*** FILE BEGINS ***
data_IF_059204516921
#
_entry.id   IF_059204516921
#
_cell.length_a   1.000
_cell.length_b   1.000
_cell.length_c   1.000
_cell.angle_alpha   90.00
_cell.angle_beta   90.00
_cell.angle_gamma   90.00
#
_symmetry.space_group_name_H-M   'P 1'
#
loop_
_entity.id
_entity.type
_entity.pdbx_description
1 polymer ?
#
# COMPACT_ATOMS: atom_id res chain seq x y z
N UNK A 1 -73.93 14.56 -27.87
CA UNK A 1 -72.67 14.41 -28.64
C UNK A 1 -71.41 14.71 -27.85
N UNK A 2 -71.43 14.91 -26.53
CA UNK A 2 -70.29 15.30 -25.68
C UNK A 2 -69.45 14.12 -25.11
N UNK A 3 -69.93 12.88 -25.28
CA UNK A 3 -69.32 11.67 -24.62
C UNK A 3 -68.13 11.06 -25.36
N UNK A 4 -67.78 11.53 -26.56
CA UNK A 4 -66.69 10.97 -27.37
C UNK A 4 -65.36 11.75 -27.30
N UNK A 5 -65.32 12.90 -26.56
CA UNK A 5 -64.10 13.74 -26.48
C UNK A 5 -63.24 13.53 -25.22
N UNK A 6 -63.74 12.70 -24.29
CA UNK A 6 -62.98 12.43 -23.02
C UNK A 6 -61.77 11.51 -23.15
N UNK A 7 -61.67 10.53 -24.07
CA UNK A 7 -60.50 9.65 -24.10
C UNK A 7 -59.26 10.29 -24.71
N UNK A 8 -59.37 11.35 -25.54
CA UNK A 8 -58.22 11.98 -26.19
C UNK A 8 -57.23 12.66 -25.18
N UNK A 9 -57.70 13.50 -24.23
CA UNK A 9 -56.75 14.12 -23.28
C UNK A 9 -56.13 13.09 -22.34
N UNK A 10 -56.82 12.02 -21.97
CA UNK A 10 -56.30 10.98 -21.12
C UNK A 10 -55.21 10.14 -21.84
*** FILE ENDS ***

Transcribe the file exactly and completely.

data_IF_059204516921
#
_entry.id   IF_059204516921
#
_cell.length_a   1.000
_cell.length_b   1.000
_cell.length_c   1.000
_cell.angle_alpha   90.00
_cell.angle_beta   90.00
_cell.angle_gamma   90.00
#
_symmetry.space_group_name_H-M   'P 1'
#
loop_
_entity.id
_entity.type
_entity.pdbx_description
1 polymer ?
#
# COMPACT_ATOMS: atom_id res chain seq x y z
N UNK A 1 -73.93 14.56 -27.87
CA UNK A 1 -72.67 14.41 -28.64
C UNK A 1 -71.41 14.71 -27.85
N UNK A 2 -71.43 14.91 -26.53
CA UNK A 2 -70.29 15.30 -25.68
C UNK A 2 -69.45 14.12 -25.11
N UNK A 3 -69.93 12.88 -25.28
CA UNK A 3 -69.32 11.67 -24.62
C UNK A 3 -68.13 11.06 -25.36
N UNK A 4 -67.78 11.53 -26.56
CA UNK A 4 -66.69 10.97 -27.37
C UNK A 4 -65.36 11.75 -27.30
N UNK A 5 -65.32 12.90 -26.56
CA UNK A 5 -64.10 13.74 -26.48
C UNK A 5 -63.24 13.53 -25.22
N UNK A 6 -63.74 12.70 -24.29
CA UNK A 6 -62.98 12.43 -23.02
C UNK A 6 -61.77 11.51 -23.15
N UNK A 7 -61.67 10.53 -24.07
CA UNK A 7 -60.50 9.65 -24.10
C UNK A 7 -59.26 10.29 -24.71
N UNK A 8 -59.37 11.35 -25.54
CA UNK A 8 -58.22 11.98 -26.19
C UNK A 8 -57.23 12.66 -25.18
N UNK A 9 -57.70 13.50 -24.23
CA UNK A 9 -56.75 14.12 -23.28
C UNK A 9 -56.13 13.09 -22.34
N UNK A 10 -56.82 12.02 -21.97
CA UNK A 10 -56.30 10.98 -21.12
C UNK A 10 -55.21 10.14 -21.84